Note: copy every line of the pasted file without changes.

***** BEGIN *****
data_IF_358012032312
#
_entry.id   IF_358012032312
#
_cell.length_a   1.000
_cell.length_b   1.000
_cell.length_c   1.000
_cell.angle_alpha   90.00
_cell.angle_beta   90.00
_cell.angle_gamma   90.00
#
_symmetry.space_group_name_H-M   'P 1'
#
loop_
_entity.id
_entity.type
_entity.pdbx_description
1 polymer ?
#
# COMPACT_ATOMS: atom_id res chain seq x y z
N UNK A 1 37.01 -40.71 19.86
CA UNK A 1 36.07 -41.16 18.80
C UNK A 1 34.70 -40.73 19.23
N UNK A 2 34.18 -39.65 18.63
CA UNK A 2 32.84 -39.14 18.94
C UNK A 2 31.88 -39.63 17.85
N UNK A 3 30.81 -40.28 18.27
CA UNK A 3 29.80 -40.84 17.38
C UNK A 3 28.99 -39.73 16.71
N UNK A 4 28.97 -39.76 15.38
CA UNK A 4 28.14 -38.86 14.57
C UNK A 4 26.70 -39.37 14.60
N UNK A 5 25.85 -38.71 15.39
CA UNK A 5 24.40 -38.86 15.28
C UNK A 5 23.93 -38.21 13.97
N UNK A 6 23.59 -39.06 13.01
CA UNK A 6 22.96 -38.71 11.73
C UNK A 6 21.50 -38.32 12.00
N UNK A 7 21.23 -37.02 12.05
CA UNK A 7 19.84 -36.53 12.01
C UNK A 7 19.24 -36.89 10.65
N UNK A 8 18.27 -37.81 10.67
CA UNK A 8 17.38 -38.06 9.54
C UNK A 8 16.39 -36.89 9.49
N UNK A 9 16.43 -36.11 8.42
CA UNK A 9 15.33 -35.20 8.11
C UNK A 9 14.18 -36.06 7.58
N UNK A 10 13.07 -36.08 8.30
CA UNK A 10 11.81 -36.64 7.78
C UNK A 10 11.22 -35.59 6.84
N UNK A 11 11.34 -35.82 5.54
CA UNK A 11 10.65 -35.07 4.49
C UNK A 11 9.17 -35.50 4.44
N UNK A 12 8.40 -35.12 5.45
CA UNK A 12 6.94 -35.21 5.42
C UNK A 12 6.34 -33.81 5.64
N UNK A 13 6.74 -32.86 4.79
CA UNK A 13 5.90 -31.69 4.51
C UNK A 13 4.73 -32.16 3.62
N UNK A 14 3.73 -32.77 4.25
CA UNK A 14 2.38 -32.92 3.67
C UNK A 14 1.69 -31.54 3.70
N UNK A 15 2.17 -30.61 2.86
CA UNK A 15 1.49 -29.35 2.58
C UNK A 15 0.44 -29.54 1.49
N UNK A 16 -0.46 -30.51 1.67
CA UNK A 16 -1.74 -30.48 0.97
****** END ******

data_IF_358012032312
#
_entry.id   IF_358012032312
#
_cell.length_a   1.000
_cell.length_b   1.000
_cell.length_c   1.000
_cell.angle_alpha   90.00
_cell.angle_beta   90.00
_cell.angle_gamma   90.00
#
_symmetry.space_group_name_H-M   'P 1'
#
loop_
_entity.id
_entity.type
_entity.pdbx_description
1 polymer ?
#
# COMPACT_ATOMS: atom_id res chain seq x y z
N UNK A 1 37.01 -40.71 19.86
CA UNK A 1 36.07 -41.16 18.80
C UNK A 1 34.70 -40.73 19.23
N UNK A 2 34.18 -39.65 18.63
CA UNK A 2 32.84 -39.14 18.94
C UNK A 2 31.88 -39.63 17.85
N UNK A 3 30.81 -40.28 18.27
CA UNK A 3 29.80 -40.84 17.38
C UNK A 3 28.99 -39.73 16.71
N UNK A 4 28.97 -39.76 15.38
CA UNK A 4 28.14 -38.86 14.57
C UNK A 4 26.70 -39.37 14.60
N UNK A 5 25.85 -38.71 15.39
CA UNK A 5 24.40 -38.86 15.28
C UNK A 5 23.93 -38.21 13.97
N UNK A 6 23.59 -39.06 13.01
CA UNK A 6 22.96 -38.71 11.73
C UNK A 6 21.50 -38.32 12.00
N UNK A 7 21.23 -37.02 12.05
CA UNK A 7 19.84 -36.53 12.01
C UNK A 7 19.24 -36.89 10.65
N UNK A 8 18.27 -37.81 10.67
CA UNK A 8 17.38 -38.06 9.54
C UNK A 8 16.39 -36.89 9.49
N UNK A 9 16.43 -36.11 8.42
CA UNK A 9 15.33 -35.20 8.11
C UNK A 9 14.18 -36.06 7.58
N UNK A 10 13.07 -36.08 8.30
CA UNK A 10 11.81 -36.64 7.78
C UNK A 10 11.22 -35.59 6.84
N UNK A 11 11.34 -35.82 5.54
CA UNK A 11 10.65 -35.07 4.49
C UNK A 11 9.17 -35.50 4.44
N UNK A 12 8.40 -35.12 5.45
CA UNK A 12 6.94 -35.21 5.42
C UNK A 12 6.34 -33.81 5.64
N UNK A 13 6.74 -32.86 4.79
CA UNK A 13 5.90 -31.69 4.51
C UNK A 13 4.73 -32.16 3.62
N UNK A 14 3.73 -32.77 4.25
CA UNK A 14 2.38 -32.92 3.67
C UNK A 14 1.69 -31.54 3.70
N UNK A 15 2.17 -30.61 2.86
CA UNK A 15 1.49 -29.35 2.58
C UNK A 15 0.44 -29.54 1.49
N UNK A 16 -0.46 -30.51 1.67
CA UNK A 16 -1.74 -30.48 0.97